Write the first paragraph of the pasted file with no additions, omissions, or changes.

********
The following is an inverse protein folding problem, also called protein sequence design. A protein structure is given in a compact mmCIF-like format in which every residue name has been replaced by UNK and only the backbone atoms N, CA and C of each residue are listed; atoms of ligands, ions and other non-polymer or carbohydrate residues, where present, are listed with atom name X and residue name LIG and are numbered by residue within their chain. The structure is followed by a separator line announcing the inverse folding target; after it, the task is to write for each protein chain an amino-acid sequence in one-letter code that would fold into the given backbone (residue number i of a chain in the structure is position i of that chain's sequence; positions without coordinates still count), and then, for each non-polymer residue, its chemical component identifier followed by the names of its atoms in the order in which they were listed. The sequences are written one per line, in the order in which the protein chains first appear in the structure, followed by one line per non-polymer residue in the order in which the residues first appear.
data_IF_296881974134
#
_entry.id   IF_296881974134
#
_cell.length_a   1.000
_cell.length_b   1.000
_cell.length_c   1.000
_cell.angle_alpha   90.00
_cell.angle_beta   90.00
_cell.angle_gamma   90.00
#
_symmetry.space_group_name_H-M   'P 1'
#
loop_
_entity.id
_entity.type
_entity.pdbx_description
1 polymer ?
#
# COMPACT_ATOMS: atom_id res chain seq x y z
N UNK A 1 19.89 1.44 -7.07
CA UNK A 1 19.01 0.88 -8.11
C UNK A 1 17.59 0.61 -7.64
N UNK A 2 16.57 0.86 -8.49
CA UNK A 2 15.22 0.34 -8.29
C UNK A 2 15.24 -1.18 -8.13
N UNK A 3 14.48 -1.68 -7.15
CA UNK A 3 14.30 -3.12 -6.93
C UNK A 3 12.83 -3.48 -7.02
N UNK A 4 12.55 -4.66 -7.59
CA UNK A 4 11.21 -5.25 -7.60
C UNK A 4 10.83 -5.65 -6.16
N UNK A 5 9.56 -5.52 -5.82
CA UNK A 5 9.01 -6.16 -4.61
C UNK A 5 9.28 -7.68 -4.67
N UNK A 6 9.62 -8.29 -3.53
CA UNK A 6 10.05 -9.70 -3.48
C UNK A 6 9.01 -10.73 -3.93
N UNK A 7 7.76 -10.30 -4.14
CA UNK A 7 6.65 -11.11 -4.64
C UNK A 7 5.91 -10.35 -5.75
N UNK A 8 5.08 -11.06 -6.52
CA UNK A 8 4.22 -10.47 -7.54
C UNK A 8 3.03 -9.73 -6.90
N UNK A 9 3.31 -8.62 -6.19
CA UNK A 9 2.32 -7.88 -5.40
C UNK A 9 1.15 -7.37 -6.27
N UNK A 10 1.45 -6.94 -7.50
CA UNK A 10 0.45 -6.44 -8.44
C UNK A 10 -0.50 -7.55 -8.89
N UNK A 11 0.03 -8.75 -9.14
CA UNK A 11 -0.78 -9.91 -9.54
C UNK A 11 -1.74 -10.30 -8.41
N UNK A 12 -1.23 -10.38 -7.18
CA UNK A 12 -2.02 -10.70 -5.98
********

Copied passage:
The following is an inverse protein folding problem, also called protein sequence design. A protein structure is given in a compact mmCIF-like format in which every residue name has been replaced by UNK and only the backbone atoms N, CA and C of each residue are listed; atoms of ligands, ions and other non-polymer or carbohydrate residues, where present, are listed with atom name X and residue name LIG and are numbered by residue within their chain. The structure is followed by a separator line announcing the inverse folding target; after it, the task is to write for each protein chain an amino-acid sequence in one-letter code that would fold into the given backbone (residue number i of a chain in the structure is position i of that chain's sequence; positions without coordinates still count), and then, for each non-polymer residue, its chemical component identifier followed by the names of its atoms in the order in which they were listed. The sequences are written one per line, in the order in which the protein chains first appear in the structure, followed by one line per non-polymer residue in the order in which the residues first appear.